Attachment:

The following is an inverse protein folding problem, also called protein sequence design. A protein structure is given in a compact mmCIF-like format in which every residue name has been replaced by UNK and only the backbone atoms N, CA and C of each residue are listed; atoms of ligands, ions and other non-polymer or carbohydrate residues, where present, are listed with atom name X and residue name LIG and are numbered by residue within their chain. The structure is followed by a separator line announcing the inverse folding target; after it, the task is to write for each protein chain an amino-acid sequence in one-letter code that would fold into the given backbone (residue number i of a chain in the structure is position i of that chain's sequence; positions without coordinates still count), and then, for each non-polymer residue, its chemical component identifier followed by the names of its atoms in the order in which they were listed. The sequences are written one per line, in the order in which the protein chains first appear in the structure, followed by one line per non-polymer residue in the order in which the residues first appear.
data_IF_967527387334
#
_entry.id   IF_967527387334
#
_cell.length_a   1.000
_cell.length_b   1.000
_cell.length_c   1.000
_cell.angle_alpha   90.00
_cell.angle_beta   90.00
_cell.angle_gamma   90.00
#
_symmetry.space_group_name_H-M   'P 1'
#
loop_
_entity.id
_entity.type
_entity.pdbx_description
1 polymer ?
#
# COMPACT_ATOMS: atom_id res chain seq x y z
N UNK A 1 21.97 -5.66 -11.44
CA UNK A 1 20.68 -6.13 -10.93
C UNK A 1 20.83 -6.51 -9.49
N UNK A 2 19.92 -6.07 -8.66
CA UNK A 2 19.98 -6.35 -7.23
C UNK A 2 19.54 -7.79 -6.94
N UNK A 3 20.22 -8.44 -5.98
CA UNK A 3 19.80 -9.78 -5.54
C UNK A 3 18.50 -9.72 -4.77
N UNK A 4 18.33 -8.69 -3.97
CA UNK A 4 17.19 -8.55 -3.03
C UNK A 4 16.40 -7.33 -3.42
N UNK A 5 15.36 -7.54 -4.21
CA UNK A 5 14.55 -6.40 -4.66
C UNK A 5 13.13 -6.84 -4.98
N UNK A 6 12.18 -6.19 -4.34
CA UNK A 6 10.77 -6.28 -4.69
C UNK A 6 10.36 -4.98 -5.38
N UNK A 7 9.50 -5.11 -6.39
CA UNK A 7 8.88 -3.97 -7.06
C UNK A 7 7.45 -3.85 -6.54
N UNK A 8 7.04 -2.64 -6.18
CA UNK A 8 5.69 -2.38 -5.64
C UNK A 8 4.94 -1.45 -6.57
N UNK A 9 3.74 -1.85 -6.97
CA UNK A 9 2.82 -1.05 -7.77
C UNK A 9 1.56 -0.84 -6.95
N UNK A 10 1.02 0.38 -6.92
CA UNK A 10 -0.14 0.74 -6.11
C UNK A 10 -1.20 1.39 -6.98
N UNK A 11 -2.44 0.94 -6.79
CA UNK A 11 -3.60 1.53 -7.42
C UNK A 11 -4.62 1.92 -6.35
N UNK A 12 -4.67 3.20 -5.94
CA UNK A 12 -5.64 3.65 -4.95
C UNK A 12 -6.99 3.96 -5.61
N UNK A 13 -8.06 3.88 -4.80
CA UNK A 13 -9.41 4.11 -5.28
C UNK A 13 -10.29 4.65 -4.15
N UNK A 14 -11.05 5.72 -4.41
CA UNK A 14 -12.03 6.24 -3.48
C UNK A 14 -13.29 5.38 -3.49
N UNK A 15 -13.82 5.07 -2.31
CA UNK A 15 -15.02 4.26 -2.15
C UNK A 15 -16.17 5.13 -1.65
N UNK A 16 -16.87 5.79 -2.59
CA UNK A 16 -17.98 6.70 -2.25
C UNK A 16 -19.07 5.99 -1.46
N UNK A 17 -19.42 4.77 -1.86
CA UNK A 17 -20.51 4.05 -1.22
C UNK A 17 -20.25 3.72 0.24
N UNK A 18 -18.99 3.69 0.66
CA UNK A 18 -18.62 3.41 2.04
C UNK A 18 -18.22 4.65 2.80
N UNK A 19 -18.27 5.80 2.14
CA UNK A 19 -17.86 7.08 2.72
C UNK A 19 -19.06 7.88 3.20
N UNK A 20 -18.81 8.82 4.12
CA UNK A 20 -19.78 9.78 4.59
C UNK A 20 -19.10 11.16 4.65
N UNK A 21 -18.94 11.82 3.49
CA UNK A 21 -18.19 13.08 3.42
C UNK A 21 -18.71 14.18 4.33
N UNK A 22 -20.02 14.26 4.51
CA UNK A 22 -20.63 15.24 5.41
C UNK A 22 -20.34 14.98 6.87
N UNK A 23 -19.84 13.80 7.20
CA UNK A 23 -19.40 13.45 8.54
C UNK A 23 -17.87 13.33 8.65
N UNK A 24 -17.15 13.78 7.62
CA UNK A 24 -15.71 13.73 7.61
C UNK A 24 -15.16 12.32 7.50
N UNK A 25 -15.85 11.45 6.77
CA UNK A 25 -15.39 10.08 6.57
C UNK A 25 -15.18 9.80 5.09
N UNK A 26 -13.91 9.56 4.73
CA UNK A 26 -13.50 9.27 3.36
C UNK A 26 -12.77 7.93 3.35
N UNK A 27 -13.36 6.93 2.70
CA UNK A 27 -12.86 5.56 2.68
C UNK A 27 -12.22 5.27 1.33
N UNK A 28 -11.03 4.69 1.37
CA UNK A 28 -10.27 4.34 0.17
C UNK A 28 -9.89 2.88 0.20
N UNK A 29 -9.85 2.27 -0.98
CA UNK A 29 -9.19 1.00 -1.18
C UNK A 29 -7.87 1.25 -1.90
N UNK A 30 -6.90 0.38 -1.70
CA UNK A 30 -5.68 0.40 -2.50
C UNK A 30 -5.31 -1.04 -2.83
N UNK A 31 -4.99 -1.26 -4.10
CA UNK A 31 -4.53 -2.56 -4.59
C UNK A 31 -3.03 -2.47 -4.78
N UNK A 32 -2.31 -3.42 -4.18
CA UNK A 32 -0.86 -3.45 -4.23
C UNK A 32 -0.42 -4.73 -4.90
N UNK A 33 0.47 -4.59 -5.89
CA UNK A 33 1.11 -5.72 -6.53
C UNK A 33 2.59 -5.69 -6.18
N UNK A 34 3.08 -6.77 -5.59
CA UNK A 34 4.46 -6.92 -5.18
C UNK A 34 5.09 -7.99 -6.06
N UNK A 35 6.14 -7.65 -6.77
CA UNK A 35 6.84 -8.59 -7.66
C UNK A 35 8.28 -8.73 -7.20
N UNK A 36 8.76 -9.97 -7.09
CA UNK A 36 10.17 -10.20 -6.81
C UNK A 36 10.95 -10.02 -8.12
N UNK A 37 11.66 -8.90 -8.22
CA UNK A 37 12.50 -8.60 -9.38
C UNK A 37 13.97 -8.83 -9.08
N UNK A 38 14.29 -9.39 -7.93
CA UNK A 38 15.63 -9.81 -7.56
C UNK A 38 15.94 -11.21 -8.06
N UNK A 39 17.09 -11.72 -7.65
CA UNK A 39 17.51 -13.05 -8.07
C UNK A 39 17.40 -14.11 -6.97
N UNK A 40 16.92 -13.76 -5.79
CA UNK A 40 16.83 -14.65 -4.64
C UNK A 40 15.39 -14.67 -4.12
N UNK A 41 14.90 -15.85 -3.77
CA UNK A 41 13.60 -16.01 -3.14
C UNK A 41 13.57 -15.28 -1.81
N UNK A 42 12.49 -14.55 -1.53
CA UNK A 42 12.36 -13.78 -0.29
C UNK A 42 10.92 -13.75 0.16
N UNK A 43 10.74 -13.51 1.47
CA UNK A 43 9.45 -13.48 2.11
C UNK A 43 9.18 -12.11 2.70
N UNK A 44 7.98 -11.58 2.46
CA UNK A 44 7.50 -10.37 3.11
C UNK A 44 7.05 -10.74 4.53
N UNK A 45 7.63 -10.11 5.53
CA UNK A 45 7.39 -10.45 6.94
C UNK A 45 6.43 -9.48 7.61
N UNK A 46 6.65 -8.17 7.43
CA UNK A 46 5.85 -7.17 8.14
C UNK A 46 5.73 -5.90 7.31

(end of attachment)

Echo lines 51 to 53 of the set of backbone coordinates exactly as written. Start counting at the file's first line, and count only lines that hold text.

C UNK A 10 -1.20 1.39 -6.98
N UNK A 11 -2.44 0.94 -6.79
CA UNK A 11 -3.60 1.53 -7.42